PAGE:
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Mallard Duckling (Image by BirdNation)

A few minutes later, the female Mallard returned to her duckling and they spent the rest of the time swimming together.

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Female Mallard with her duckling (Image by BirdNation)

There were also Canada Geese goslings…can you find the ones in this picture?

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Canada Goose with goslings (Image by BirdNation)

…as well as finding a sleepy Domestic Goose gosling with its family.

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Domestic Goose chick (Image by BirdNation)

Other birds at the lake included Downy Woodpeckers, a Red-tailed Hawk, American Robins, House Sparrows, a Common Grackle, Gray Catbirds, a Red-bellied Woodpecker, and this lovely Eastern Kingbird.

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Eastern Kingbird (Image by BirdNation)

It’s always a pleasure to go back to Haddon Lake. We have so many special memories, and each visit feels like going home.

Spring Odds and End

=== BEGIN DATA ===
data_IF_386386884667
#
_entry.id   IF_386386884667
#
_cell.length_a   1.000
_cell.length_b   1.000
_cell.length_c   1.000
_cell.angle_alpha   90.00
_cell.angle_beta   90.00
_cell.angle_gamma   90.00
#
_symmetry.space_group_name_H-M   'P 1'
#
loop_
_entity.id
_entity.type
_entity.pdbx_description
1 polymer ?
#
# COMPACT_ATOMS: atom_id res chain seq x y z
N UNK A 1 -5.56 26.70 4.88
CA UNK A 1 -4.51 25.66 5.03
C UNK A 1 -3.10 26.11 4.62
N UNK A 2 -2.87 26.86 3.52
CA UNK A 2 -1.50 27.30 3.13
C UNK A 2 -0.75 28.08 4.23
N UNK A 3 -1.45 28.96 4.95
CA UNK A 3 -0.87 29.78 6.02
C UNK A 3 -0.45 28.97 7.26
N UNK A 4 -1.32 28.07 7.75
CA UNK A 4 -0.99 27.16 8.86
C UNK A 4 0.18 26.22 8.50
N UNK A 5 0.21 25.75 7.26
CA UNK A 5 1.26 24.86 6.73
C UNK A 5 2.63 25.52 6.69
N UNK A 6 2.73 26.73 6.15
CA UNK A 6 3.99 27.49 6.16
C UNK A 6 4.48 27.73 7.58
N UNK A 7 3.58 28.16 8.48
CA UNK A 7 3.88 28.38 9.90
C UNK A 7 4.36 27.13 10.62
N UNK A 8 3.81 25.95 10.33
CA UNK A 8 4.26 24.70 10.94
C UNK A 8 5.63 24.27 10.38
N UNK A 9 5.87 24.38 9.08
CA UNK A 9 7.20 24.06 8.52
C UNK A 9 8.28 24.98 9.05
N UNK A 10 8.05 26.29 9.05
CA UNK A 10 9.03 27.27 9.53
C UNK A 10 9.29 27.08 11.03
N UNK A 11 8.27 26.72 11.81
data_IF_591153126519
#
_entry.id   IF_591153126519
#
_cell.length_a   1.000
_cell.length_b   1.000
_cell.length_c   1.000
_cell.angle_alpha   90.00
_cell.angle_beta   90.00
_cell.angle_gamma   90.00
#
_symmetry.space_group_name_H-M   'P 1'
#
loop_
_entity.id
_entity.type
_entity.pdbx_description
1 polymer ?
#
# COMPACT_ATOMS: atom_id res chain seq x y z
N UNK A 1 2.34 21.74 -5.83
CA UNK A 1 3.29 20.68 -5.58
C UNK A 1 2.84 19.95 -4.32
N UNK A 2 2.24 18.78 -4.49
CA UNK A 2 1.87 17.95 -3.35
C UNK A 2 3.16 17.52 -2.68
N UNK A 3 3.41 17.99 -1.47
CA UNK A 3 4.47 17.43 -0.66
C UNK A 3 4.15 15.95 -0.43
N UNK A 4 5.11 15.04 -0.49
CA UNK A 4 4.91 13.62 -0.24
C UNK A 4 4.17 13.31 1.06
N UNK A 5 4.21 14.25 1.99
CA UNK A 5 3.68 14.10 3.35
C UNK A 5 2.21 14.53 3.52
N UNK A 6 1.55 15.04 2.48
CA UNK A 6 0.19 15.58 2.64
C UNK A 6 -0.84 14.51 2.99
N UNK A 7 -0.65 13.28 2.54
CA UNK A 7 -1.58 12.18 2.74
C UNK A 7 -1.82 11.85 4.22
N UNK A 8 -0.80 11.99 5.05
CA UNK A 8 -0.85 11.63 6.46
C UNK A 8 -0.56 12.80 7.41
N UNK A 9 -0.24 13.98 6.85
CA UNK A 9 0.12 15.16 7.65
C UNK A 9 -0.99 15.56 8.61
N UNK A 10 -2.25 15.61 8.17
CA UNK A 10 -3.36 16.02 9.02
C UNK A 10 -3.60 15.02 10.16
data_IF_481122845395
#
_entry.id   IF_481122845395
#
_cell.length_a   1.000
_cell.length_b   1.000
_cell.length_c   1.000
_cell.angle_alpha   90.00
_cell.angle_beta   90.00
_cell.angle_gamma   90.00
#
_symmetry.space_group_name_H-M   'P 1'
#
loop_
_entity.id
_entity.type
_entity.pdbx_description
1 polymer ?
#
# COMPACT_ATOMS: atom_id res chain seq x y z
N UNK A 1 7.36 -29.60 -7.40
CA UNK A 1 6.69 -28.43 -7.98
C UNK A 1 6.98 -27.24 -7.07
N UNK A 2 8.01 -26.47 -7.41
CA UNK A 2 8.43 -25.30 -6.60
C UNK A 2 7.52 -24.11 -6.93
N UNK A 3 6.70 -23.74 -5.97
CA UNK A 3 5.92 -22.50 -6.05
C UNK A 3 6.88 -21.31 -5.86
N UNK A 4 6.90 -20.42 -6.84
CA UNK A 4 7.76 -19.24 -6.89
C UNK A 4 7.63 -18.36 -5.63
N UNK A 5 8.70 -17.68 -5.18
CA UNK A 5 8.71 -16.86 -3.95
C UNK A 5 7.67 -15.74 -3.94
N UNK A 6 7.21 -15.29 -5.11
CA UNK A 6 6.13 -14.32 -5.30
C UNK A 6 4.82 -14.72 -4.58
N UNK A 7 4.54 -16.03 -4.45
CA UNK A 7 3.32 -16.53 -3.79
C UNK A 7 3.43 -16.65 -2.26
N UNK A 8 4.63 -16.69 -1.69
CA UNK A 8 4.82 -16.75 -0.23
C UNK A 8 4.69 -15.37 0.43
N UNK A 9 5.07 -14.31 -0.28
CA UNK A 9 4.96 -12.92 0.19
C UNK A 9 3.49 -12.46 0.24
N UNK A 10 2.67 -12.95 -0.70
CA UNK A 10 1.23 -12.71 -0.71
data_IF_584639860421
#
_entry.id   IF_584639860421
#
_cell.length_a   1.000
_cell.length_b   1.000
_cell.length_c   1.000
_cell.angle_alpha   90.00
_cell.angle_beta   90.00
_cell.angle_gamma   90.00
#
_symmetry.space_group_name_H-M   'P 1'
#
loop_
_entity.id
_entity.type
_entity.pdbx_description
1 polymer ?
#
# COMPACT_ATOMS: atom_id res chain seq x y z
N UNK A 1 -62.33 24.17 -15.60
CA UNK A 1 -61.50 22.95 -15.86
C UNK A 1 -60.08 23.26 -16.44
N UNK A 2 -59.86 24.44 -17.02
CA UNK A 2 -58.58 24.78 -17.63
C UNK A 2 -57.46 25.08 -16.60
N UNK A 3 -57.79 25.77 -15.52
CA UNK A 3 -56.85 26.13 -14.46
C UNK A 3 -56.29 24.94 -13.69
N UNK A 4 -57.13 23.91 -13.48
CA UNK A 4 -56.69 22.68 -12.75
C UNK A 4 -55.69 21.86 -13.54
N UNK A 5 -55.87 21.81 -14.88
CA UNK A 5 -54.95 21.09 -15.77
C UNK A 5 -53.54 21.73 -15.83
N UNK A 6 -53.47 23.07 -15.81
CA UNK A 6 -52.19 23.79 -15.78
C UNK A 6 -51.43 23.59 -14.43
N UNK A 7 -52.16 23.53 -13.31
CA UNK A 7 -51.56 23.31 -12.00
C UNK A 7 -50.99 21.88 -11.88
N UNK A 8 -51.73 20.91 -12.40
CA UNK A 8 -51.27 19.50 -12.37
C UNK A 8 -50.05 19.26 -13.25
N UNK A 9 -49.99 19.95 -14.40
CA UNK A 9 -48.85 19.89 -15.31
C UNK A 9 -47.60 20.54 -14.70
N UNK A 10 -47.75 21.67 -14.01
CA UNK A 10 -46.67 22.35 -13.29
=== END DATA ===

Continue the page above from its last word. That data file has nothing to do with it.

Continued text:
To me, birding is not a hobby, it’s a lifestyle. I pretty much try to go birding as much as possible. How often we go birding depends on the week and season. During spring migration, it’s not unusual for Dave and I to go birding 4-5 times per week (after work and at least once/sometimes twice on the weekend). Today I wanted to share some spring birding pics from some of our smaller excursions.

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Red-winged Blackbird, Taylor’s Wildlife Preserve (Image by BirdNation)
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Yellow Warbler, Taylor’s Wildlife Preserve (Image by BirdNation)
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Mourning Dove, Barnegat Lighthouse State Park (Image by BirdNation)
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Cedar Waxwing, Palmyra Cove Nature Park (Image by BirdNation)
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Magnolia Warbler, Amico Island Park (Image by BirdNation)
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Magnolia Warbler, Amico Island Park (Image by BirdNation)